All in all I am pleased with the progress I have made so far, but I have more goals I hope to accomplish in the future.  First I will continue to work to establish a free summer lunch program in my community.  I also want to build on the idea of providing clients with recipes.  I hope to work with the food pantry to find out weekly what produce will be delivered and to have recipes available each week when the produce arrives.  I would lemonideally like to be able to give out samples of the produce prepared using the recipe.  I would also like to establish a pilot program of providing spices, herbs or other seasonings like lemons, not currently offered in food pantries, coupled with a food pantry staple and a recipe to clients.  For instance, if a client took oatmeal or apples s/he would also get a jar of cinnamon and a recipe for oatmeal or applesauce.  A whole chicken with lemons and/or garlic would be another paring, along with a recipe for roasted lemon chicken.  If the pilot program is successful, my long term goal would be to form a non-profit organization to supply commonly used spices, herbs and other staples, like brown sugar or cooking oil, to the food pantry.

When I created this blog I said I was on a journey and I was jumping in with both feet.  Well I am still traveling that road and both feet are still wet.  I started on the journey wet feetbecause I was fed up with hearing those suffering from poverty being disparaged and blamed for many of society’s problems.  This past year has helped to restore my faith in humanity.  Along my path I have met numerous people who care greatly for those less fortunate in our society and are doing whatever they can to help.  I have also met many who are in need and most of them possess perseverance and appreciation and retain a sense of optimism that humbles me.  This journey has brought me laughter and tears, hope and despair.  It has enriched my life and challenged me to be a better person.  I knew I would be giving of myself, but I never realized how much I would be getting back.

The Journey Continues

back to schoolSummer is coming to an end.  My kids went back to school Monday, and I am left wondering where the time went.  This summer didn’t quite go as planned, but not many have and it’s not necessarily a bad thing.  At first I felt like I hadn’t made any forward progress with this endeavor of helping those who are food insecure.  I didn’t write nearly as many blog posts as I had hoped and I wanted to catch up on a backlog of reading, which did not happen.  But as the end of summer approached, I realized that progress sometimes doesn’t feel like progress, because you don’t always move forward in a straight line.  Sometimes you move forward by zig zagging or meandering.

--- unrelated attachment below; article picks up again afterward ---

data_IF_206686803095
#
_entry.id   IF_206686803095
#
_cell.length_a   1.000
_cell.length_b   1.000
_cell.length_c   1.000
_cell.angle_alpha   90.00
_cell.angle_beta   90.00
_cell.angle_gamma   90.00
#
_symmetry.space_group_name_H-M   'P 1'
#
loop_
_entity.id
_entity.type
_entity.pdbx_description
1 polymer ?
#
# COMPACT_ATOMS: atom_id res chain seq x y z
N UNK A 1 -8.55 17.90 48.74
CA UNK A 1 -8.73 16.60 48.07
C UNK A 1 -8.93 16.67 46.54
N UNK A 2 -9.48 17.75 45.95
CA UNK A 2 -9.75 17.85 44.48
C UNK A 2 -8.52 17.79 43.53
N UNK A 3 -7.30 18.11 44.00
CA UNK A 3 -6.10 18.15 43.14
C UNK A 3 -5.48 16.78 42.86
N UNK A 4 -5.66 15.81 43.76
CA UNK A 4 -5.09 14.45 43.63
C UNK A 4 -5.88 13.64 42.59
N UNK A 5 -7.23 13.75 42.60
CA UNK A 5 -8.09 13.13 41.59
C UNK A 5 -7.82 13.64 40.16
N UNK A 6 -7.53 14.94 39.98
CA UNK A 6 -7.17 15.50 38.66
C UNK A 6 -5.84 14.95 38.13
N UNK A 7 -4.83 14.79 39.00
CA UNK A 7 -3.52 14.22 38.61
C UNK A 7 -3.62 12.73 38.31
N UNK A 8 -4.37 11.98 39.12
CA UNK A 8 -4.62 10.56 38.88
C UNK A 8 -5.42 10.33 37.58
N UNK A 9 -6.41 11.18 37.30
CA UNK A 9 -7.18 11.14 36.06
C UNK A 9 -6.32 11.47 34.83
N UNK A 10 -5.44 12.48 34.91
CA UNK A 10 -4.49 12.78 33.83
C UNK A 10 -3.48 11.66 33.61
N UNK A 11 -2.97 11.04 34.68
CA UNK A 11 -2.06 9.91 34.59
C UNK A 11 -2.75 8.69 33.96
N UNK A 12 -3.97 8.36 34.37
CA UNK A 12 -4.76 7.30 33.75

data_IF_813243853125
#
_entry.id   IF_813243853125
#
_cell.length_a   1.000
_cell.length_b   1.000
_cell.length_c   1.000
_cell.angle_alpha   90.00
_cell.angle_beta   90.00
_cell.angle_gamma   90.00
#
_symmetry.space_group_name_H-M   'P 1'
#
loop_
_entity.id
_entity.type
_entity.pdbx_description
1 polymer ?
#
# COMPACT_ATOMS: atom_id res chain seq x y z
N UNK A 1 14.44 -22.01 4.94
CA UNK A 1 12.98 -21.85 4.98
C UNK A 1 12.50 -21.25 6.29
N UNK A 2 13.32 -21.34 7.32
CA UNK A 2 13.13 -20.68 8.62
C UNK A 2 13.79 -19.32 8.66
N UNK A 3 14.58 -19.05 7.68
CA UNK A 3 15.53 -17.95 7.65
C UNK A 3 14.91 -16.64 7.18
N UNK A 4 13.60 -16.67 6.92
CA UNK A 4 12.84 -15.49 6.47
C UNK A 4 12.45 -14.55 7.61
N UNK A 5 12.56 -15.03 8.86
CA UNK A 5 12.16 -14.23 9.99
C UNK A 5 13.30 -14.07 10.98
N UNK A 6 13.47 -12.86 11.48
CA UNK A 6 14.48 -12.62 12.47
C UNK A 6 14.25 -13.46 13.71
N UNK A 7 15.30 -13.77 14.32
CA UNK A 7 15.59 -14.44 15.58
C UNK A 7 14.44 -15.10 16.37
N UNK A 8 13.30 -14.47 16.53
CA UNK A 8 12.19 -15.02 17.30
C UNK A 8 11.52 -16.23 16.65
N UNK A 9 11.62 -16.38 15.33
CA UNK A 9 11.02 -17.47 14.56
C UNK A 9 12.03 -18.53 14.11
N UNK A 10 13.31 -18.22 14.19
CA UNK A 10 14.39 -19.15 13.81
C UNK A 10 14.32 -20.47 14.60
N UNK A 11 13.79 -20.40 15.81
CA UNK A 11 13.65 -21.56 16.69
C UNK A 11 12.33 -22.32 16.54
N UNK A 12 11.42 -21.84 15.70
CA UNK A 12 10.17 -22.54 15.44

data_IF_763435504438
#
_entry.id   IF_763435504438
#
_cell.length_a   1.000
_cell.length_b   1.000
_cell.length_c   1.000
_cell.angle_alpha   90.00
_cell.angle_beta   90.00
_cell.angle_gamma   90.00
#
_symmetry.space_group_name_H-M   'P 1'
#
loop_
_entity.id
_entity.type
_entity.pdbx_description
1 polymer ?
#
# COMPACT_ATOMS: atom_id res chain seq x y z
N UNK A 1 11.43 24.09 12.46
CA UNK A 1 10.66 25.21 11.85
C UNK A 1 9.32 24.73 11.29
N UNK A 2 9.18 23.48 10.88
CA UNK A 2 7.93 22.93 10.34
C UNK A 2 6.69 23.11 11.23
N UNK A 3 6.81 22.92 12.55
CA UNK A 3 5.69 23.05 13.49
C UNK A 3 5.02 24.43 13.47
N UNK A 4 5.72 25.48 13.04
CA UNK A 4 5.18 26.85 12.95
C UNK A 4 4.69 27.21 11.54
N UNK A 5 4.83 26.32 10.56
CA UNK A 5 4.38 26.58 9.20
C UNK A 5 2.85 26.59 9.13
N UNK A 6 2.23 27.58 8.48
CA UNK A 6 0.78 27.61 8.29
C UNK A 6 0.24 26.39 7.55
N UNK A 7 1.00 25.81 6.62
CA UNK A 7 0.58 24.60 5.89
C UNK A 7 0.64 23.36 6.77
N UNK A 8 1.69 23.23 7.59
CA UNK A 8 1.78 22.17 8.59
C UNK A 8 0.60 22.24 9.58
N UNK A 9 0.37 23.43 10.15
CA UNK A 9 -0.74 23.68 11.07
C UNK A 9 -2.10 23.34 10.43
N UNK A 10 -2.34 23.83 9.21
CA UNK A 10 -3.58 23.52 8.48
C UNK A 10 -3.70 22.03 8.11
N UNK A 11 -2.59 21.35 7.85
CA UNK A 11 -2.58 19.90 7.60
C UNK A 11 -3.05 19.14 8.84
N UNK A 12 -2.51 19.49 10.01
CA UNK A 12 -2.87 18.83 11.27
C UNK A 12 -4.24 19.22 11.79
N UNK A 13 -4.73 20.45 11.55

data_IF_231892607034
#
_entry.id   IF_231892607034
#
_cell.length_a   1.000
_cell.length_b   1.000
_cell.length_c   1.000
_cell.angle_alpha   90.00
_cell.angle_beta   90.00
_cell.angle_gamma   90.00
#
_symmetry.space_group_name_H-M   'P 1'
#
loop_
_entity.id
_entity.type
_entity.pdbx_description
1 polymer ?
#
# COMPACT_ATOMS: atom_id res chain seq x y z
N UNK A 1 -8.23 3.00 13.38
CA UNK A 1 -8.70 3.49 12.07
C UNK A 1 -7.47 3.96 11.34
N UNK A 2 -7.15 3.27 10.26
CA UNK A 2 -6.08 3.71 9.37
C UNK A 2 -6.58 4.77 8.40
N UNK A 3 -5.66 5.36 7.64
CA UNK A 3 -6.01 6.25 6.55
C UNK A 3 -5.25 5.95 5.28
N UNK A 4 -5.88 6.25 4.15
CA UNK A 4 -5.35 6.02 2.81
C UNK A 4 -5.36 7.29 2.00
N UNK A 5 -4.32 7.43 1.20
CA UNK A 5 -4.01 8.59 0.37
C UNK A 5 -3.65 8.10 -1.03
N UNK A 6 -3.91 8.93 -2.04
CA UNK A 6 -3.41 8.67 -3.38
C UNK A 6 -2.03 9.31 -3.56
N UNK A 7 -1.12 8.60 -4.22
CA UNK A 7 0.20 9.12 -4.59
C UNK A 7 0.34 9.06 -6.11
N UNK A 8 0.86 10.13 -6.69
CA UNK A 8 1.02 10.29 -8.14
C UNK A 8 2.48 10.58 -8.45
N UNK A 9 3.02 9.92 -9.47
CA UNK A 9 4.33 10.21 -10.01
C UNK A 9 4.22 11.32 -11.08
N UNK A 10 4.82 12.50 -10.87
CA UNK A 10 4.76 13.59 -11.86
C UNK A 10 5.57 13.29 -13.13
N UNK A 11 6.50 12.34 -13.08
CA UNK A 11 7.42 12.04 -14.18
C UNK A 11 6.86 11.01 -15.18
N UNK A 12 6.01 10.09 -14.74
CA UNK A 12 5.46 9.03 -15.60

meandering pathThis summer was about meandering.  At first I felt like I was slacking, but I came to realize that I needed to take some time to be still and look at what I had done thus far and assess what I wanted to accomplish going forward.  Luckily for me, the circumstances of summer gave me that time.  I determined that I wanted to change my approach to my blog.  I had started to look at my blog as my mission, and while it is an important part of my mission, it is not the mission.  I also decided that I work better with people, if only to have someone to whom to be accountable.  Consequently I have decided to assemble a group of people in my area who share my interest in assisting those who are food insecure.

Concurrently with my decision to form this group, two local women who read my blog about the lack of summer feeding programs in our town approached me to express their concern over this issue and their desire to work to remedy the situation.  Eureka, my first two committee members!  I have spoke to a couple more people I know are committed to the cause of assisting the food insecure and have a couple more people I want to invite to participate.  Over the coming year I hope to work with this group on a summer feeding program and on developing others ideas.

One thing I never stopped doing this summer was volunteering, which was a different experience than volunteering when I first started.  I can’t quite say why.  Maybe because I am more comfortable with my fellow volunteers and the clients.  But I also think it had something to do with the availability of fresh produce, which changed from week to week and became more plentiful as the summer progressed.  Sometimes I felt like Santa, handing out presents to a room full of 5 year olds.  Just this week while volunteering, I picked 54 pounds of tomatoes.  Clients were waiting for them when I put them with the other produce.   When I left 2 hours later, only a few pounds remained!  Supplying this produce and having the clients eagerly take it fills me with a sense of joy and helps keep me invigorated to continue my journey.